The present Treaty shall be in force during ten years counted from the day of the exchange of the ratifications; and further until the end of twelve months after the Government of the United States of America on the one part or the Government of Paraguay on the other shall have given notice of its intention to terminate the same.

The Paraguayan Government shall be at liberty to address to the Government of the United States of America, or to its representative in the Republic of Paraguay, the official declaration agreed upon in this article.

ARTICLE XVI.

The present treaty shall be ratified by his Excellency the President of the United States of America within the term of fifteen months, or earlier if possible, and by his Excellency the President of the Republic of Paraguay within twelve days from this date, and the ratifications shall be exchanged in Washington.

In witness whereof, the respective Plenipotentiaries have signed it and affixed thereto their seals.

Done at Assumption this fourth day of February, in the year of Our Lord one thousand eight hundred and fifty nine.

SEAL.] JAMES B. BOWLIN.
SEAL.

NICOLAS VASQUEZ.

PERSIA.

1856.

TREATY OF FRIENDSHIP AND COMMERCE.

Concluded December 13, 1856; ratification advised by the Senate March

10, 1857; ratified by the President March 12, 1857; ratifications exchanged June 13, 1857; proclaimed August 18, 1857. (Treaties and Conventions, 1889, p. 836.)

ARTICLES

I. Friendship.
II. Diplomatic privileges.
III. Most favored nation protection.
IV. Import and export duties.
V. Trials of suits and offenses.

VI. Effects of deceased persons.
VII. Diplomatic and consular privi-

leges.
VIII. Duration; ratification.

In the name of God the Clement and the Merciful.

The President of the United States of North America, and his Majesty as exalted as the Planet Saturn; the Sovereign to whom the Sun serves as a standard; whose splendor and magnificence are equal to that of the Skies; the Sublime Sovereign, the Monarch whose armies are as numerous as the Stars; whose greatness calls to mind that of Jeinshid; whose magnificence equals that of Darius; the Heir of the Crown and Throne of the Kayanians; the Sublime Emperor of all Persia, being both equally and sincerely desirous of establishing relations of Friendship between the two Governments, which they wish to strengthen by a Treaty of Friendship and Commerce, reciprocally advantageous and useful to the Citizens and subjects of the two High contracting parties, have for this purpose named for their Plenipotentiaries,

The President of the United States of North America, Carroll Spence, Minister Resident of the United States near the Sublime Porte; and His Majesty the Emperor of all Persia, His Excellency Emin ul Molk Farrukh Khan, Ambassador of His Imperial Majesty the Shah, decorated with the portrait of the Shah, with the great cordon blue and bearer of the girdle of Diamonds, &c, &c, &c, &c

And the said Plenipotentiaries having exchanged their full powers, which were found to be in proper and due form, have agreed upon the following articles.

ARTICLE I

There shall be hereafter a sincere and constant good understanding between the Government and citizens of the United States of North America and the Persian Empire and all Persian subjects.

Federal case: Powers v. Comly, 101 U. S., 789.

ARTICLE II

The Ambassadors or Diplomatic agents, whom it may please either of the two high contracting parties to send and maintain near the other, shall be received and treated, they and all those composing their Missions, as the Ambassadors and Diplomatic agents of the most favored nations are received and treated in the two respective countries; and they shall enjoy there, in all respects, the same prerogatives and immunities.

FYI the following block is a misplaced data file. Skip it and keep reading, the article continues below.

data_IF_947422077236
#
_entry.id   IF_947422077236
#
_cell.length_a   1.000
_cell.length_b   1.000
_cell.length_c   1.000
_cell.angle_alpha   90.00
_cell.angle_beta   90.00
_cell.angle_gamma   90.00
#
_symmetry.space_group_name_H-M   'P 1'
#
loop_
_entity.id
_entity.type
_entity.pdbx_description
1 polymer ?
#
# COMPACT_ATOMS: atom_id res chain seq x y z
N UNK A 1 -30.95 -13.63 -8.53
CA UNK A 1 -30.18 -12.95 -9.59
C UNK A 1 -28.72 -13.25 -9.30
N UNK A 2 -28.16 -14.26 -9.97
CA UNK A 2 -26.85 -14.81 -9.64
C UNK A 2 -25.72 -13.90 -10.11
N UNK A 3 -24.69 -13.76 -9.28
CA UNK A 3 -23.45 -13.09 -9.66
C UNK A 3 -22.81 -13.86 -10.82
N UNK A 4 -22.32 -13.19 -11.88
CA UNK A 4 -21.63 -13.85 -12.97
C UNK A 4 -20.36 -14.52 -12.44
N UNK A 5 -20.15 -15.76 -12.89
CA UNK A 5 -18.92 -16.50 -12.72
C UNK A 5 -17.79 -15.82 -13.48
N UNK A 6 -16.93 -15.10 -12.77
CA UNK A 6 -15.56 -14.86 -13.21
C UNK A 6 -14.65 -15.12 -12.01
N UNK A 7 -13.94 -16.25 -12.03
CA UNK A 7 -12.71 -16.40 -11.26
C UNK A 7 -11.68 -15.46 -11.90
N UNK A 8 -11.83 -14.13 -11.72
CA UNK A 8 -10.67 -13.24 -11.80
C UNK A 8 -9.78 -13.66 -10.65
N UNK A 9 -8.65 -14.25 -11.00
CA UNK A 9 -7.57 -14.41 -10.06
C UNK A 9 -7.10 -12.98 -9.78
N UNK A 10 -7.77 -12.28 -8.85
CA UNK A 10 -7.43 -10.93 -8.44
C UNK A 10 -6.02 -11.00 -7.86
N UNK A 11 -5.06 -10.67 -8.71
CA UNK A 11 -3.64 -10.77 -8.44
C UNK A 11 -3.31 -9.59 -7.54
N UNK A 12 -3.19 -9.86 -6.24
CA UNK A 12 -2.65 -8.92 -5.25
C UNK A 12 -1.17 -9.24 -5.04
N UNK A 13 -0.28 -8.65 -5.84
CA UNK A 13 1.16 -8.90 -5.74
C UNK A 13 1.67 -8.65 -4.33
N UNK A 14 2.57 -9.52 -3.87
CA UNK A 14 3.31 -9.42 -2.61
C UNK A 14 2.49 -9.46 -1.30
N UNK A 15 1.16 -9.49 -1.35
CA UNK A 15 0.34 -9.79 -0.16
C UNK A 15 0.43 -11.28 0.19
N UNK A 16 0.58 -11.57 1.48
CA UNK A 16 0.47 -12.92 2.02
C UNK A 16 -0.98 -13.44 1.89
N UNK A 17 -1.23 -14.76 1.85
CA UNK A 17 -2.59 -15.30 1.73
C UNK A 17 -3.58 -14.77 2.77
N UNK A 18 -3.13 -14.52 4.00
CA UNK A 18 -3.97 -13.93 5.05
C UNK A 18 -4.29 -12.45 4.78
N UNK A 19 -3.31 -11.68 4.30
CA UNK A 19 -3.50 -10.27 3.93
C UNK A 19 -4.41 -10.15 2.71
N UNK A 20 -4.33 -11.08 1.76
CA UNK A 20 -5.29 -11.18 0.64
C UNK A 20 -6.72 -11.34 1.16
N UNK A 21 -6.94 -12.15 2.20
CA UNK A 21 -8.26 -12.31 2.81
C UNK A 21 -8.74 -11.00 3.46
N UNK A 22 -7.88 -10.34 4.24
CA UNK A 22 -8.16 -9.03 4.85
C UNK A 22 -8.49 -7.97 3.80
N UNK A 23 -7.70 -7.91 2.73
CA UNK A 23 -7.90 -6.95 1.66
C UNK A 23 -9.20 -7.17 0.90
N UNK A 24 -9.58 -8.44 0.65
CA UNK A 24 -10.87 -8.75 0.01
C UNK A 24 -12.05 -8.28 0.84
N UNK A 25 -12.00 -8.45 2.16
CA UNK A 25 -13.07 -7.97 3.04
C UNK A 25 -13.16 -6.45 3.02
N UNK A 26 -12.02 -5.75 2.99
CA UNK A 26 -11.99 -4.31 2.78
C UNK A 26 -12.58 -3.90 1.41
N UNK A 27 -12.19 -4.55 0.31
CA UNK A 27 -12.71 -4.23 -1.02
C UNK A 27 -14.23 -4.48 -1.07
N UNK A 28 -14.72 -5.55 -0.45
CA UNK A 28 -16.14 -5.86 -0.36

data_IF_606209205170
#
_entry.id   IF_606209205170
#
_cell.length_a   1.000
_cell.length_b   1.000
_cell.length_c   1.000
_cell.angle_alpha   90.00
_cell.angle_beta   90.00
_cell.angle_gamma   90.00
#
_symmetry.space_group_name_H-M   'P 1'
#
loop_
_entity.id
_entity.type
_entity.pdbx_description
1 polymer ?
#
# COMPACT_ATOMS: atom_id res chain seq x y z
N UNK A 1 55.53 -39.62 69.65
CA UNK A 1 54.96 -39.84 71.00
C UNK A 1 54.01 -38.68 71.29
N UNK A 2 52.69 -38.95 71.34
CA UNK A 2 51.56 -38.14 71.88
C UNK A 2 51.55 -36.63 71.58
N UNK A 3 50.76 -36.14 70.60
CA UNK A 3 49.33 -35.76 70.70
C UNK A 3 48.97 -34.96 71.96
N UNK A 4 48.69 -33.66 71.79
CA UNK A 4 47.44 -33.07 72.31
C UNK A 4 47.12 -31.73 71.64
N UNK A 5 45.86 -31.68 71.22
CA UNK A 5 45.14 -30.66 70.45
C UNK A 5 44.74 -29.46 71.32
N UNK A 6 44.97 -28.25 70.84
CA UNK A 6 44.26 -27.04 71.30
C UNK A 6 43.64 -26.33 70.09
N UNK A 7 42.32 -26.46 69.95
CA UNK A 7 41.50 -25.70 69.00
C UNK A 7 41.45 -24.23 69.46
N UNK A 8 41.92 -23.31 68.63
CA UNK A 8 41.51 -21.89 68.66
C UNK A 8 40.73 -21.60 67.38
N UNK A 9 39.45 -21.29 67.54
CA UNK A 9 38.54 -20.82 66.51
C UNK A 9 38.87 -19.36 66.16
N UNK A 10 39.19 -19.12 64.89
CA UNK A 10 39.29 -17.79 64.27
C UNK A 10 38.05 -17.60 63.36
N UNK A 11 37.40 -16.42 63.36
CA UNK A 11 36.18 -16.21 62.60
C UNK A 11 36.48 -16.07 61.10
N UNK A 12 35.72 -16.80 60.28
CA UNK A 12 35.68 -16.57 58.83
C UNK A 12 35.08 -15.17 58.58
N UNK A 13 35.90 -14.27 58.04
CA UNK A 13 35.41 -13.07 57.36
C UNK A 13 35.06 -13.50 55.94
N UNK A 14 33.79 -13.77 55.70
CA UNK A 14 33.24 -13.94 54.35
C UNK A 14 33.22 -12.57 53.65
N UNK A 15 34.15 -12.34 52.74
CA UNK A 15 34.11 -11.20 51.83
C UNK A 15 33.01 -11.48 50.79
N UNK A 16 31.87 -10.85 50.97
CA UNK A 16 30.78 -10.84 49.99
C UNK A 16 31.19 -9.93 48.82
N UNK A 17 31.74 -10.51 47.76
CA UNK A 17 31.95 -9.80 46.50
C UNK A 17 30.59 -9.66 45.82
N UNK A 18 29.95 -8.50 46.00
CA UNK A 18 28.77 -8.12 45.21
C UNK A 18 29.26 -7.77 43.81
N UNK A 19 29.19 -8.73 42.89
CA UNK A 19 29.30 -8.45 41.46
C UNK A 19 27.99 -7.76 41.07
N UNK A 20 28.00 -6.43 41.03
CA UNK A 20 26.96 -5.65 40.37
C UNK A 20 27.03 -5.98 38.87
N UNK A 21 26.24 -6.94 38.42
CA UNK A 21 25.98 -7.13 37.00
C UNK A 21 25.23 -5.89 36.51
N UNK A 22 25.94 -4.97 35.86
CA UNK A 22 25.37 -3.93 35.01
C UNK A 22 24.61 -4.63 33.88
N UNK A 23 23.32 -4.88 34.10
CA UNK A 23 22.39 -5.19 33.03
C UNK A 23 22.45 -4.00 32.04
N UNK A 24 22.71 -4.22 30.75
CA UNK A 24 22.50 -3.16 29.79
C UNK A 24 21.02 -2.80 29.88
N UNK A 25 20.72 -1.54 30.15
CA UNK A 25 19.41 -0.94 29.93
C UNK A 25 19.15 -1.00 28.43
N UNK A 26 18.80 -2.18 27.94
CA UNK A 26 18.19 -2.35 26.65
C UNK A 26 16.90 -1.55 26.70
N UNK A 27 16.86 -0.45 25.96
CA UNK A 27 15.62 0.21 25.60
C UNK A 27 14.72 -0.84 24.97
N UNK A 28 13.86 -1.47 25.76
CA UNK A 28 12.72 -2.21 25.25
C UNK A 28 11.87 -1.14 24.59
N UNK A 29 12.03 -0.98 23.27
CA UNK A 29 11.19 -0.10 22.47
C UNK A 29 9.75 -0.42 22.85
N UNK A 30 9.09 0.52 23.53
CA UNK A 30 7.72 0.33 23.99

ARTICLE III

The citizens and subjects of the two high contracting parties, travellers, merchants, manufacturers and others, who may reside in the Territory of either Country, shall be respected and efficiently protected by the authorities of the Country and their agents, and treated in all respects as the subjects and citizens of the most favored Nation are treated.

They may reciprocally bring by land or by sea into either Country, and export from it all kinds of merchandise and products, and sell, exchange or buy, and transport them to all places in the Territories of either of the high contracting parties. It being however understood that the merchants of either nation, who shall engage in the internal commerce of either country, shall be governed, in respect to such commerce by the laws of the country in which such commerce is carried on; and in case either of the High contracting powers shall hereafter grant other privileges concerning such internal commerce to the citizens or subjects of other Governments the same shall be equally granted to the merchants of either nation engaged in such internal commerce within the territories of the other.

ARTICLE IV

The merchandise imported or exported by the respective citizens or subjects of the two high contracting parties shall not pay in either country on their arrival or departure, other duties than those which are charged in either of the countries on the merchandise or products imported or exported by the merchants and subjects of the most favored Nation, and no exceptional tax under any name or pretext whatever shall be collected on them in either of the two countries.

ARTICLE V.

All suits and disputes arising in Persia between Persian subjects and citizens of the United States shall be carried before the Persian tribunal to which such matters are usually referred at the place where a Consul or agent of the United States may reside, and shall be discussed and decided according to Equity, in the presence of an employé of the Consul or agent of the United States.

All suits and disputes which may arise in the Empire of Persia between citizens of the United States, shall be referred entirely for trial and for adjudication to the Consul or agent of the United States residing in the Province wherein such suits and disputes may have arisen, or in the Province nearest to it, who shall decide them according to the laws of the United States.

All suits and disputes occurring in Persia between the citizens of the United States and the subjects of other foreign Powers shall be